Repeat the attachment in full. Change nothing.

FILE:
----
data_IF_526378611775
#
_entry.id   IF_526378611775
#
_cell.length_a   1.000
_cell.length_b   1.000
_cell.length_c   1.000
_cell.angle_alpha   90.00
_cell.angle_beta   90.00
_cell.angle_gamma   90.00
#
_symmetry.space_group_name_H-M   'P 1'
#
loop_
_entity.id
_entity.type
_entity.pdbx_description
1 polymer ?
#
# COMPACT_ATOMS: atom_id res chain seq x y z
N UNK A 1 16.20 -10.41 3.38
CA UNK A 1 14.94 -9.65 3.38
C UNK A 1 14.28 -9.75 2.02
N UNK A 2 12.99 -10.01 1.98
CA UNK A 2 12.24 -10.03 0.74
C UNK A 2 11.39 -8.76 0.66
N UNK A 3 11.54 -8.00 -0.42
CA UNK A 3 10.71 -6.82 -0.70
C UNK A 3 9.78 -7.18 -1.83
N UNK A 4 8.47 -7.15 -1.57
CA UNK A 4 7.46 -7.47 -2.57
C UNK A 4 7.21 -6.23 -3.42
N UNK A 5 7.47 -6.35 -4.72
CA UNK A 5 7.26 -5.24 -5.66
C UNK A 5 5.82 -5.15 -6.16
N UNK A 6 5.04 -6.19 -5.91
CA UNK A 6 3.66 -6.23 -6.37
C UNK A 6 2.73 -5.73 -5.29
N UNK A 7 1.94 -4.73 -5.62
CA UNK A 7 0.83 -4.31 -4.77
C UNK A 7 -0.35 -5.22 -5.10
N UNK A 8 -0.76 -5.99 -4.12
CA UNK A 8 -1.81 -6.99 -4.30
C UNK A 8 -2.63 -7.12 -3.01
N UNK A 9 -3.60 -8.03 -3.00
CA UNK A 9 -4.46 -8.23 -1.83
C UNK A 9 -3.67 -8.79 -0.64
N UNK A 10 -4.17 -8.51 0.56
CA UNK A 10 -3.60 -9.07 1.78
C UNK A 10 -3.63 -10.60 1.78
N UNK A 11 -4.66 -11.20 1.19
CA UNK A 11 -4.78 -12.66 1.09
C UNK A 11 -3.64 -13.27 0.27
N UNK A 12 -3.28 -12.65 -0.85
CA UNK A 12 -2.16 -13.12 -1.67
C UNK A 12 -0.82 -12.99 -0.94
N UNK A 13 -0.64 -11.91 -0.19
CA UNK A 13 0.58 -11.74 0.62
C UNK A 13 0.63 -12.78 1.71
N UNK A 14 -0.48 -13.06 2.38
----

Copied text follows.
data_IF_526378611775
#
_entry.id   IF_526378611775
#
_cell.length_a   1.000
_cell.length_b   1.000
_cell.length_c   1.000
_cell.angle_alpha   90.00
_cell.angle_beta   90.00
_cell.angle_gamma   90.00
#
_symmetry.space_group_name_H-M   'P 1'
#
loop_
_entity.id
_entity.type
_entity.pdbx_description
1 polymer ?
#
# COMPACT_ATOMS: atom_id res chain seq x y z
N UNK A 1 16.20 -10.41 3.38
CA UNK A 1 14.94 -9.65 3.38
C UNK A 1 14.28 -9.75 2.02
N UNK A 2 12.99 -10.01 1.98
CA UNK A 2 12.24 -10.03 0.74
C UNK A 2 11.39 -8.76 0.66
N UNK A 3 11.54 -8.00 -0.42
CA UNK A 3 10.71 -6.82 -0.70
C UNK A 3 9.78 -7.18 -1.83
N UNK A 4 8.47 -7.15 -1.57
CA UNK A 4 7.46 -7.47 -2.57
C UNK A 4 7.21 -6.23 -3.42
N UNK A 5 7.47 -6.35 -4.72
CA UNK A 5 7.26 -5.24 -5.66
C UNK A 5 5.82 -5.15 -6.16
N UNK A 6 5.04 -6.19 -5.91
CA UNK A 6 3.66 -6.23 -6.37
C UNK A 6 2.73 -5.73 -5.29
N UNK A 7 1.94 -4.73 -5.62
CA UNK A 7 0.83 -4.31 -4.77
C UNK A 7 -0.35 -5.22 -5.10
N UNK A 8 -0.76 -5.99 -4.12
CA UNK A 8 -1.81 -6.99 -4.30
C UNK A 8 -2.63 -7.12 -3.01
N UNK A 9 -3.60 -8.03 -3.00
CA UNK A 9 -4.46 -8.23 -1.83
C UNK A 9 -3.67 -8.79 -0.64
N UNK A 10 -4.17 -8.51 0.56
CA UNK A 10 -3.60 -9.07 1.78
C UNK A 10 -3.63 -10.60 1.78
N UNK A 11 -4.66 -11.20 1.19
CA UNK A 11 -4.78 -12.66 1.09
C UNK A 11 -3.64 -13.27 0.27
N UNK A 12 -3.28 -12.65 -0.85
CA UNK A 12 -2.16 -13.12 -1.67
C UNK A 12 -0.82 -12.99 -0.94
N UNK A 13 -0.64 -11.91 -0.19
CA UNK A 13 0.58 -11.74 0.62
C UNK A 13 0.63 -12.78 1.71
N UNK A 14 -0.48 -13.06 2.38